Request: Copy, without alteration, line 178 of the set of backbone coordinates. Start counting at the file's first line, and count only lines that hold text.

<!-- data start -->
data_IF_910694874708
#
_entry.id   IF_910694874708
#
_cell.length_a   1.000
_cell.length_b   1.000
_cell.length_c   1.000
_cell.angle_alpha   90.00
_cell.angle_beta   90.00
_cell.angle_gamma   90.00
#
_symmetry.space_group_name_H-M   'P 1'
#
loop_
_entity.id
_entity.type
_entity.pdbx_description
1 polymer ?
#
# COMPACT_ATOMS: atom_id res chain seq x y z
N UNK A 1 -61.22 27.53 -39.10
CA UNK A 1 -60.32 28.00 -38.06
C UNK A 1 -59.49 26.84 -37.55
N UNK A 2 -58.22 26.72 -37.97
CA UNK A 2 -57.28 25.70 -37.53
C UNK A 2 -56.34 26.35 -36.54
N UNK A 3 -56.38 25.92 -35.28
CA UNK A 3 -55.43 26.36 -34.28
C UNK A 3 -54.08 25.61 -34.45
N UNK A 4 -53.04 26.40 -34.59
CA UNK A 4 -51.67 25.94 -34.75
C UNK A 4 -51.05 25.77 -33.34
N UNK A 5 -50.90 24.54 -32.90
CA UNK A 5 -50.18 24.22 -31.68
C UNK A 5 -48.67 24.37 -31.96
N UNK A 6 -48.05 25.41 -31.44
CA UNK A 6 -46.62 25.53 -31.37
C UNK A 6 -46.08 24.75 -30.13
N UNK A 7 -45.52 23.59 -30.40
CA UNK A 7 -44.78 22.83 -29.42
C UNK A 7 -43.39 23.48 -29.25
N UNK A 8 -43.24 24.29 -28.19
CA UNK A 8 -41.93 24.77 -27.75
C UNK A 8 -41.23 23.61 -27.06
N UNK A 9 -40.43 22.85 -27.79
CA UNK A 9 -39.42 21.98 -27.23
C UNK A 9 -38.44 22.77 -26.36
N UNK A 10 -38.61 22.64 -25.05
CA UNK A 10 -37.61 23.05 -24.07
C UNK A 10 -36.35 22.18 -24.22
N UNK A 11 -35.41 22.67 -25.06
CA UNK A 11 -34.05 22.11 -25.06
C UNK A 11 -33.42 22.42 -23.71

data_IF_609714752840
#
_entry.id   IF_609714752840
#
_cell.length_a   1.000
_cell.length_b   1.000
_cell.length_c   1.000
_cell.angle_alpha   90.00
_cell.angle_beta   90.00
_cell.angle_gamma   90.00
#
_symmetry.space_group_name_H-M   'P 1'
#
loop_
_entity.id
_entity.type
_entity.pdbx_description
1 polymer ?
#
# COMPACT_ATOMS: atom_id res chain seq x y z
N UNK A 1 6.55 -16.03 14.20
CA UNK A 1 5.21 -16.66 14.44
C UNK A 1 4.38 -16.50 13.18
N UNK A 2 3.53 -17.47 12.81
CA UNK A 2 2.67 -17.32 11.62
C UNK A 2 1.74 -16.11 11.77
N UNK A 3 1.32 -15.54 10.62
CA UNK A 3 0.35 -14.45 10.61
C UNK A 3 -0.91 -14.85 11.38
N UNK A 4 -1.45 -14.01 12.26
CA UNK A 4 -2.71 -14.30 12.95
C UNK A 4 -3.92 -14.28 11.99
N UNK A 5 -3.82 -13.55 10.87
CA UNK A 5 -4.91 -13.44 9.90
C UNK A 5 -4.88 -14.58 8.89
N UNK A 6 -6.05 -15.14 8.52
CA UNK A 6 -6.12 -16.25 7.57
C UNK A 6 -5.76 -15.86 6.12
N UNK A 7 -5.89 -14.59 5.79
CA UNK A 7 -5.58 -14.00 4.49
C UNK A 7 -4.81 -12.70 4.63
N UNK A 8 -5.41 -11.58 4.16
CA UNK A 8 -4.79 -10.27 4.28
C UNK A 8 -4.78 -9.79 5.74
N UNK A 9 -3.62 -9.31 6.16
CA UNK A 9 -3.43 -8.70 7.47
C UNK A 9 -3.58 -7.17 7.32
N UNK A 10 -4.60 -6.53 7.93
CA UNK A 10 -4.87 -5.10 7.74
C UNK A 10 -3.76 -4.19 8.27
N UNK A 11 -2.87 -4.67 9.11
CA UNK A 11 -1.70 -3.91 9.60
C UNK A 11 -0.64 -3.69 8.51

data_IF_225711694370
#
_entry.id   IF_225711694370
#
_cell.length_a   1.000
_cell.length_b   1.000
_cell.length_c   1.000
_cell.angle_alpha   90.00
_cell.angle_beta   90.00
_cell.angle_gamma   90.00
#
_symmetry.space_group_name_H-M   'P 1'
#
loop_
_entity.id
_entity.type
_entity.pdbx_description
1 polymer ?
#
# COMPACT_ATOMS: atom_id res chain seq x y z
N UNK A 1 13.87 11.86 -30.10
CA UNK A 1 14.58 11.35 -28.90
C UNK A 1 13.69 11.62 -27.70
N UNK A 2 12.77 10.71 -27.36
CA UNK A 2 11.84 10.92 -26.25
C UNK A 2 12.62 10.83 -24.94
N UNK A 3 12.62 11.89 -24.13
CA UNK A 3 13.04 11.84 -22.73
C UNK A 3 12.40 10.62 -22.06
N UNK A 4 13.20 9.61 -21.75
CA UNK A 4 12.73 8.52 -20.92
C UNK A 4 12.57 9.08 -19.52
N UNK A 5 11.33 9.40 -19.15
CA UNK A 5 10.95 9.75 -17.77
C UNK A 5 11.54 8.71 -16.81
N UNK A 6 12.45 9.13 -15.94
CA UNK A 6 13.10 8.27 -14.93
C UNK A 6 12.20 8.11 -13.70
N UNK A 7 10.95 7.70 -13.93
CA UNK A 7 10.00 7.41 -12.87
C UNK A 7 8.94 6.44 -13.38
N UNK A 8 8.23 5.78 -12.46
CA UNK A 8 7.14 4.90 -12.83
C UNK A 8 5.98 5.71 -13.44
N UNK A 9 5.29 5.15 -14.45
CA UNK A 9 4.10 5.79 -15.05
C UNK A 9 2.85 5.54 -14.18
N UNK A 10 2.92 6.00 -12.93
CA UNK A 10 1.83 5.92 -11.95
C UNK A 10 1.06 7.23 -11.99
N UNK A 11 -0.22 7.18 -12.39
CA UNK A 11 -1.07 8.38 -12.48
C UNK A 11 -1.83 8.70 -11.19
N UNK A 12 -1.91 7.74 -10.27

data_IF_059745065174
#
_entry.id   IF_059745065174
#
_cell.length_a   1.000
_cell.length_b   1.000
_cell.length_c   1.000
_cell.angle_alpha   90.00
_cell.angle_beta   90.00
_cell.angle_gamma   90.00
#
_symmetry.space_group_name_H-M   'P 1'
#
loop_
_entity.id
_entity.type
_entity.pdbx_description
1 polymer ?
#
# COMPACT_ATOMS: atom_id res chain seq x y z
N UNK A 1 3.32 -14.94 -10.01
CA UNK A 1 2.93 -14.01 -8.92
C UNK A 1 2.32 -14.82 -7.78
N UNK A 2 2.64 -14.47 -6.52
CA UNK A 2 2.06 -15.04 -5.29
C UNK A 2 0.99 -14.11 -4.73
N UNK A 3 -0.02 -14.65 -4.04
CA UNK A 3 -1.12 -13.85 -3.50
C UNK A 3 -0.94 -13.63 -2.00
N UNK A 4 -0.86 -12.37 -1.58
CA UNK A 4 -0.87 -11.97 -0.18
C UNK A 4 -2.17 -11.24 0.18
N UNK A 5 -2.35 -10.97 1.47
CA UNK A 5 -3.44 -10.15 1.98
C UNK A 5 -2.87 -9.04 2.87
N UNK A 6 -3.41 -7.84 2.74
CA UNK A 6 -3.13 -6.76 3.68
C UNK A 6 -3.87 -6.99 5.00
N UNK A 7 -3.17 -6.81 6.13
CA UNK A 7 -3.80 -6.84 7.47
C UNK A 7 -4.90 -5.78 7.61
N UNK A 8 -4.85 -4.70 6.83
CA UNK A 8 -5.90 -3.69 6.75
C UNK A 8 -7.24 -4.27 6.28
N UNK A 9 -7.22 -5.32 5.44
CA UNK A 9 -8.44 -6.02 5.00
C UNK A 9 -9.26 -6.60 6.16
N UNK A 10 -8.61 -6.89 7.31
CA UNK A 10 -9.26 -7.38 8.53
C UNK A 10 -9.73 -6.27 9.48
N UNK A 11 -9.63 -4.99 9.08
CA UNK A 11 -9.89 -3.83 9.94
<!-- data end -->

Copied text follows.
1 polymer ?